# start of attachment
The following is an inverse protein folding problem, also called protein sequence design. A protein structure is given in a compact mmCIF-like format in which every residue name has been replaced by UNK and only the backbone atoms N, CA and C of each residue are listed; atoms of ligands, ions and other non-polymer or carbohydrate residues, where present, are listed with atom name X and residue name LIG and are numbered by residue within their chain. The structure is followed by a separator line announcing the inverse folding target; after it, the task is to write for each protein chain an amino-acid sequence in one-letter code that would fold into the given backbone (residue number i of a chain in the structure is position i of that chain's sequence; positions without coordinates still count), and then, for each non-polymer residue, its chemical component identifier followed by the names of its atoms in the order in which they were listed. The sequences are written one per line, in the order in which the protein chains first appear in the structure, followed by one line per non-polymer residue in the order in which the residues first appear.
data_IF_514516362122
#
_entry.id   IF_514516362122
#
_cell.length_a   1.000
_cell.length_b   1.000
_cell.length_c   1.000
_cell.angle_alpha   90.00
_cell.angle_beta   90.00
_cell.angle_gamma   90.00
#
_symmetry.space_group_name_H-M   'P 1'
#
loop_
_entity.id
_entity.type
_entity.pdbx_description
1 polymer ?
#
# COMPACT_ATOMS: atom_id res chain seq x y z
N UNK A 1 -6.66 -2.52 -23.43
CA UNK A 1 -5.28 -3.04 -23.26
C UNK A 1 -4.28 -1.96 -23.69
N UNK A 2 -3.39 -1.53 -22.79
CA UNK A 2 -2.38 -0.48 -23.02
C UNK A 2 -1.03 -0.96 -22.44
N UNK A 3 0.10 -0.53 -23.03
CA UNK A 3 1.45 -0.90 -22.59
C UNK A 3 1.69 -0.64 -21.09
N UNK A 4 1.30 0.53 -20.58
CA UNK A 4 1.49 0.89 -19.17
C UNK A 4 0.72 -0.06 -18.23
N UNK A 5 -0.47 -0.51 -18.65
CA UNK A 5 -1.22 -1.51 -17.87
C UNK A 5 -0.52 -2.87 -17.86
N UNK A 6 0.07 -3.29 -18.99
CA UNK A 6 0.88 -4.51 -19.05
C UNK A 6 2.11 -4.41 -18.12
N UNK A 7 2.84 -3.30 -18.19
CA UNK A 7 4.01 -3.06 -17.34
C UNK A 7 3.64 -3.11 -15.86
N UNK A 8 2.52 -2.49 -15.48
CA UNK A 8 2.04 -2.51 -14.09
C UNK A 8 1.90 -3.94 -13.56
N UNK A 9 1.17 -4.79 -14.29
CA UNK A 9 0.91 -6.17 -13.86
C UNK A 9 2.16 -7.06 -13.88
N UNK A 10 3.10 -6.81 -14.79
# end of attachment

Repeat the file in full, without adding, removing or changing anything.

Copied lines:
The following is an inverse protein folding problem, also called protein sequence design. A protein structure is given in a compact mmCIF-like format in which every residue name has been replaced by UNK and only the backbone atoms N, CA and C of each residue are listed; atoms of ligands, ions and other non-polymer or carbohydrate residues, where present, are listed with atom name X and residue name LIG and are numbered by residue within their chain. The structure is followed by a separator line announcing the inverse folding target; after it, the task is to write for each protein chain an amino-acid sequence in one-letter code that would fold into the given backbone (residue number i of a chain in the structure is position i of that chain's sequence; positions without coordinates still count), and then, for each non-polymer residue, its chemical component identifier followed by the names of its atoms in the order in which they were listed. The sequences are written one per line, in the order in which the protein chains first appear in the structure, followed by one line per non-polymer residue in the order in which the residues first appear.
data_IF_514516362122
#
_entry.id   IF_514516362122
#
_cell.length_a   1.000
_cell.length_b   1.000
_cell.length_c   1.000
_cell.angle_alpha   90.00
_cell.angle_beta   90.00
_cell.angle_gamma   90.00
#
_symmetry.space_group_name_H-M   'P 1'
#
loop_
_entity.id
_entity.type
_entity.pdbx_description
1 polymer ?
#
# COMPACT_ATOMS: atom_id res chain seq x y z
N UNK A 1 -6.66 -2.52 -23.43
CA UNK A 1 -5.28 -3.04 -23.26
C UNK A 1 -4.28 -1.96 -23.69
N UNK A 2 -3.39 -1.53 -22.79
CA UNK A 2 -2.38 -0.48 -23.02
C UNK A 2 -1.03 -0.96 -22.44
N UNK A 3 0.10 -0.53 -23.03
CA UNK A 3 1.45 -0.90 -22.59
C UNK A 3 1.69 -0.64 -21.09
N UNK A 4 1.30 0.53 -20.58
CA UNK A 4 1.49 0.89 -19.17
C UNK A 4 0.72 -0.06 -18.23
N UNK A 5 -0.47 -0.51 -18.65
CA UNK A 5 -1.22 -1.51 -17.87
C UNK A 5 -0.52 -2.87 -17.86
N UNK A 6 0.07 -3.29 -18.99
CA UNK A 6 0.88 -4.51 -19.05
C UNK A 6 2.11 -4.41 -18.12
N UNK A 7 2.84 -3.30 -18.19
CA UNK A 7 4.01 -3.06 -17.34
C UNK A 7 3.64 -3.11 -15.86
N UNK A 8 2.52 -2.49 -15.48
CA UNK A 8 2.04 -2.51 -14.09
C UNK A 8 1.90 -3.94 -13.56
N UNK A 9 1.17 -4.79 -14.29
CA UNK A 9 0.91 -6.17 -13.86
C UNK A 9 2.16 -7.06 -13.88
N UNK A 10 3.10 -6.81 -14.79